Yu Koizumi, Project Assistant Professor, University of Tokyo
Yu Koizumi is a project assistant professor at the University of Tokyo. He holds a masters degree from Waseda University. His main research area is Russian security policy, including military strategy, reform of the armed forces, nuclear strategy, strategies in new domains (cyber, information, etc). His latest book Geopolitics of Russia as ‘Empire’ (Tokyodo Shuppan, 2019, in Japanese) explores the source of Russia’s recent coercive behaviors in post-Soviet countries by analyzing various discourses about Russia’s self-image. He is a regular contributor to the journal Military Review and actively comments on TV and radio programs.

James D. J. Brown, Associate Professor of Political Science at Temple University, Japan Campus
James D.J. Brown is an associate professor of Political Science at Temple University, Japan Campus. He holds an undergraduate degree from the University of York, and postgraduate degrees from the universities of Edinburgh, Glasgow, and Aberdeen. His main area of research is Japan’s foreign policy and especially Japan-Russia relations. Dr Brown’s work has been published in several academic journals, including International Affairs, Asia Policy, International Politics, Post-Soviet Affairs, Europe-Asia Studies, Problems of Post-Communism, The Asia-Pacific Journal: Japan Focus, and Politics. His two most recent books are Japan, Russia and their Territorial Dispute: The Northern Delusion (Routledge 2017) and Japan’s Foreign Relations in Asia, edited with Jeff Kingston (Routledge 2018). He also regularly writes op-eds, including for The Nikkei Asian Review, The Japan Times, and The Diplomat.

China’s New Navy and Humanitarian Assistance and Disaster Relief

Date: Thursday, October 24, 2019
Time: 7:30 p.m. - 9:00 p.m. (doors open at 6:30 p.m.)
Venue: Temple University, Japan Campus, 1F Parliament
            1-14-29 Taishido, Setagaya-ku, Tokyo (see access map here.) 
Speaker: 
Richard Salmons, Adjunct Professor at Temple University, Japan Campus
Moderator: Robert Dujarric, ICAS Director
RSVP: icas@tuj.temple.edu
* RSVP is encouraged, but not required.  

Overview:

One of the most important roles of China's growing navy may not be to fight the United States Navy, but instead to replace it as a provider of peacetime security in the Asia-Pacific region. Strategists have become well aware of the importance of navies delivering international public goods such as humanitarian assistance and disaster relief. By letting rivals simultaneously demonstrate material power, establish practical international ties, and build legitimacy, disaster relief has become a way for states to compete for status relative to each other. Indeed, as the Asia-Pacific international hierarchy is increasingly in flux, international disaster relief has become a useful illustration of regional order building in action.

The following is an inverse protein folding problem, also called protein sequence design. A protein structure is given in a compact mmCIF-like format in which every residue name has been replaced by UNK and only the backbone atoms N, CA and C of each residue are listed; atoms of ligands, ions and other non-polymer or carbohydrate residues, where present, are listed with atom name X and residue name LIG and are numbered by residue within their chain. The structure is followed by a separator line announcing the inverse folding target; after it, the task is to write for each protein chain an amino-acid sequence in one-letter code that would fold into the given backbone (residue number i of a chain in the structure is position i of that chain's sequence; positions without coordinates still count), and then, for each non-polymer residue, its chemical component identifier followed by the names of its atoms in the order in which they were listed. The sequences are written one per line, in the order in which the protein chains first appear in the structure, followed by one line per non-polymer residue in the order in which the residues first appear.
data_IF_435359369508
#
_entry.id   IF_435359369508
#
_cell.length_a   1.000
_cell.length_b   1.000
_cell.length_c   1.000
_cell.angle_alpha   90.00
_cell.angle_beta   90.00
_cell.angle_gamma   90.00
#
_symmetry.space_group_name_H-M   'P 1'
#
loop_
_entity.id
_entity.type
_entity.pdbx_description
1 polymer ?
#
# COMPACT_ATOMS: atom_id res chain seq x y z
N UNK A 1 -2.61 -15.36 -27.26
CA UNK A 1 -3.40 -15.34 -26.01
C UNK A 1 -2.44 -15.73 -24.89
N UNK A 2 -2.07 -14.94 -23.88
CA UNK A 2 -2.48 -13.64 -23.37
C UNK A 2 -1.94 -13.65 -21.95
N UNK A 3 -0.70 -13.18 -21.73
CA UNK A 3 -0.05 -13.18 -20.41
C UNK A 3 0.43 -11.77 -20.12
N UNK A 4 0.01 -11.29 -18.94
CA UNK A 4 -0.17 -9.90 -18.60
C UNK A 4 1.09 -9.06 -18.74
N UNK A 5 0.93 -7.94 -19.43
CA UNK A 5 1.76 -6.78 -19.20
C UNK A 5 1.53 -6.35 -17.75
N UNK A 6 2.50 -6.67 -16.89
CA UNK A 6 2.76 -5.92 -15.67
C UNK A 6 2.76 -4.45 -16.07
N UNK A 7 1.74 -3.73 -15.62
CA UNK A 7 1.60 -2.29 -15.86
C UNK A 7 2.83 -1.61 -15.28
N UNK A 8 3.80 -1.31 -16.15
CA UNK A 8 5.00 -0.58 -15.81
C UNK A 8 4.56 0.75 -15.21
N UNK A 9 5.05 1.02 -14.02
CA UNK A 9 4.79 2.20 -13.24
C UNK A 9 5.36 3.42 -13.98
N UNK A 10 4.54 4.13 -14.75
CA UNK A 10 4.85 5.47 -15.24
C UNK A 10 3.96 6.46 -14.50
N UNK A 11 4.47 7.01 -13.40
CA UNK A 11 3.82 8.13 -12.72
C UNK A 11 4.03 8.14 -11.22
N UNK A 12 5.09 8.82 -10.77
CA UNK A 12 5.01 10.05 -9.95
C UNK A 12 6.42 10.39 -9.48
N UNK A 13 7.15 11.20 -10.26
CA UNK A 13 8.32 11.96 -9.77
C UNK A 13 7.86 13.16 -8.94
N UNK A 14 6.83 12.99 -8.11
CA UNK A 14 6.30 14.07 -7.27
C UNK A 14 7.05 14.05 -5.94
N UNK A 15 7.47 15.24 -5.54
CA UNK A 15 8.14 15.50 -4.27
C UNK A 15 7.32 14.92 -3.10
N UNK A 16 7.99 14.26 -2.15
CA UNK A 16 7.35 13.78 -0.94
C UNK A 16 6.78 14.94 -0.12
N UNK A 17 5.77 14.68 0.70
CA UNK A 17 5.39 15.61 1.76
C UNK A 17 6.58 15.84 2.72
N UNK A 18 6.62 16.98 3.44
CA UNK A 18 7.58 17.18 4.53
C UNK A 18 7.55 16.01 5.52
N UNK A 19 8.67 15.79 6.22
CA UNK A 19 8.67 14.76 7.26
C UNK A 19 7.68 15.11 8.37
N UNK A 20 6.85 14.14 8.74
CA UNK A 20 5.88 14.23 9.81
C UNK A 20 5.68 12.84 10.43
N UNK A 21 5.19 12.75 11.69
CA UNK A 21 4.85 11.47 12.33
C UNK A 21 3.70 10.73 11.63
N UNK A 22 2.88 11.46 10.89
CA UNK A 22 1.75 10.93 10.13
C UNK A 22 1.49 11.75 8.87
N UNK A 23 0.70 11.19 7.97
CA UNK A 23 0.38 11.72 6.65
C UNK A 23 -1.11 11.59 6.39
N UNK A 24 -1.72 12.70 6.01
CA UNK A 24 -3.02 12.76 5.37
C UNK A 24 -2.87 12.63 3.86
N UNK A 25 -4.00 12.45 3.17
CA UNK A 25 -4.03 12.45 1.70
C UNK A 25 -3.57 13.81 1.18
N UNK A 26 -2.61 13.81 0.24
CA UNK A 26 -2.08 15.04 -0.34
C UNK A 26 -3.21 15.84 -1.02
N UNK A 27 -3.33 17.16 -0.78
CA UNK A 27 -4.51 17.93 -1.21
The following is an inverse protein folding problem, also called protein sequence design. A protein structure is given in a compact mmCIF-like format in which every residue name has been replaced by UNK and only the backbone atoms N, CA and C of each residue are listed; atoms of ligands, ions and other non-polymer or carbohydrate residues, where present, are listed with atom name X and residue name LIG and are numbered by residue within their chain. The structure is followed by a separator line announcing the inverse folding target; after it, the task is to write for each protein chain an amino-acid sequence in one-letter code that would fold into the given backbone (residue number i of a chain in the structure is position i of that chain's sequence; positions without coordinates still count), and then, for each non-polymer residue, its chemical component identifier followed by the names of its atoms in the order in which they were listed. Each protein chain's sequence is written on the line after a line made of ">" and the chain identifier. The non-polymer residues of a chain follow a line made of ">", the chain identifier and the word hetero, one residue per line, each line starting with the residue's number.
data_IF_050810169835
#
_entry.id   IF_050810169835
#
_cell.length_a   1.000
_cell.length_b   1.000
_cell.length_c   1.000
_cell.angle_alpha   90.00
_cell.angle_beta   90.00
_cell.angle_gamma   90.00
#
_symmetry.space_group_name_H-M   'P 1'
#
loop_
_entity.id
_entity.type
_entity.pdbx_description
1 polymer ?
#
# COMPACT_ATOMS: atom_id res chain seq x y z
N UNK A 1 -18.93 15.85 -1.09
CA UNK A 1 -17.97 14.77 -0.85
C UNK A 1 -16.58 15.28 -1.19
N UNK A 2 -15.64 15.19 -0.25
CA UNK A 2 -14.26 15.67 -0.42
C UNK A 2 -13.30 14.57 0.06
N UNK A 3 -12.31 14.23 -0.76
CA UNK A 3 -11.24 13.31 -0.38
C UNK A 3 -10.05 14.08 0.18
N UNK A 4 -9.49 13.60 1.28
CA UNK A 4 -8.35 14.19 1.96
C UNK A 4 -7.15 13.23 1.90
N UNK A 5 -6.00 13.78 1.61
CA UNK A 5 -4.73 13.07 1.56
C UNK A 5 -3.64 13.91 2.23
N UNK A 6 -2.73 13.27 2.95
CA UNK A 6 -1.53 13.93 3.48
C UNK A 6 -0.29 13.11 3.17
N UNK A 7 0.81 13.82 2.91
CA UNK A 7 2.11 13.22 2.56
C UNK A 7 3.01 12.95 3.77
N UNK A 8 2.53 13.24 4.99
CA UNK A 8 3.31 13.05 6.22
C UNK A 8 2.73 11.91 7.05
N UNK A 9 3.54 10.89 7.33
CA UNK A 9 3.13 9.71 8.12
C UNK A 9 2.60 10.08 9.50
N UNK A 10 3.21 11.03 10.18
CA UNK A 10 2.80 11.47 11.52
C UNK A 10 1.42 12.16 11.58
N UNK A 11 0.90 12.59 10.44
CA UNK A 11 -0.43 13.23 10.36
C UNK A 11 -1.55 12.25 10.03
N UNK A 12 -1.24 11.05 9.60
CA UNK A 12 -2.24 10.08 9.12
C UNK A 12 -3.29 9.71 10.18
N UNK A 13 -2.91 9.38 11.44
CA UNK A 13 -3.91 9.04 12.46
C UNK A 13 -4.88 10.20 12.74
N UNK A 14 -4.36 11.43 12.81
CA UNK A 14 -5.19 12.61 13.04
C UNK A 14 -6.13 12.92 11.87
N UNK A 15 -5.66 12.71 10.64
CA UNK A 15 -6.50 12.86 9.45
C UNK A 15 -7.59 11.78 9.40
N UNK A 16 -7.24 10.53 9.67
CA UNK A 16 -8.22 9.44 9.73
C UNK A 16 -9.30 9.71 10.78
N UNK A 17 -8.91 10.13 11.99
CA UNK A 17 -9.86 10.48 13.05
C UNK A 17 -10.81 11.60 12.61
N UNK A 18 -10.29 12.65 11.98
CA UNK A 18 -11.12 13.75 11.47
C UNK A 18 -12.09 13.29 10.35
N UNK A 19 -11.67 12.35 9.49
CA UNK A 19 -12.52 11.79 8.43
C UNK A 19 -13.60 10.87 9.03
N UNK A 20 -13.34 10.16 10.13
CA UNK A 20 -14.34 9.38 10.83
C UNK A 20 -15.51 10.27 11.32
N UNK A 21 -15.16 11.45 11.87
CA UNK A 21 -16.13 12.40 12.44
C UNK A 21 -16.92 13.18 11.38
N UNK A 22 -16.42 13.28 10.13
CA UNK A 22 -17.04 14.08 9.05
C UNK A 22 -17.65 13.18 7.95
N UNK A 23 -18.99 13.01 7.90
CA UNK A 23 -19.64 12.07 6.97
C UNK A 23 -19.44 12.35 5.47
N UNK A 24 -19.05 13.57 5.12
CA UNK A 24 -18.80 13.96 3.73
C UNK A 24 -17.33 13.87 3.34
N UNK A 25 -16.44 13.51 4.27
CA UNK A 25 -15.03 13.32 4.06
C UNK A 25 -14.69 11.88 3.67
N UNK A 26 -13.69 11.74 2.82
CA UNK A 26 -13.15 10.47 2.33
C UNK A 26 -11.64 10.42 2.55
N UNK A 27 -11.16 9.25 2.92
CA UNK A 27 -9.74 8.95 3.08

We saw a demonstration of this after Typhoon Haiyan in the Philippines in 2013, when both the US and Japan enjoyed soft power benefits from their high-profile aid, while China was embarrassed by its small contribution. Yet in just the past five years, China has constructed a large amphibious fleet, which could play significant peacetime roles in natural disasters and citizen evacuation. 

What will be the effect on the regional order if we begin to see Chinese naval task forces arriving to assist in future peacetime crises?

Speaker:
Richard Salmons has worked as a journalist and as a diplomat with the Australian Department of Foreign Affairs and Trade, where he was posted to the Australian Embassy in Jakarta, and as a policy adviser in the Australian Department of the Prime Minister and Cabinet. After receiving an Australian government scholarship, he completed a Ph.D. in the Coral Bell School of Asia-Pacific Affairs at the Australian National University. His dissertation investigated the post-Cold War international relations of Japan, China and India, and focused on how concerns about national status can drive states towards riskier or more assertive policy options. Since receiving his doctorate, Richard has been teaching political science at Temple University, Japan Campus.

 

Contact Info: 

Robert Dujarric
Director, Institute of Contemporary Asian Studies
Temple University Japan Campus

Contact Email: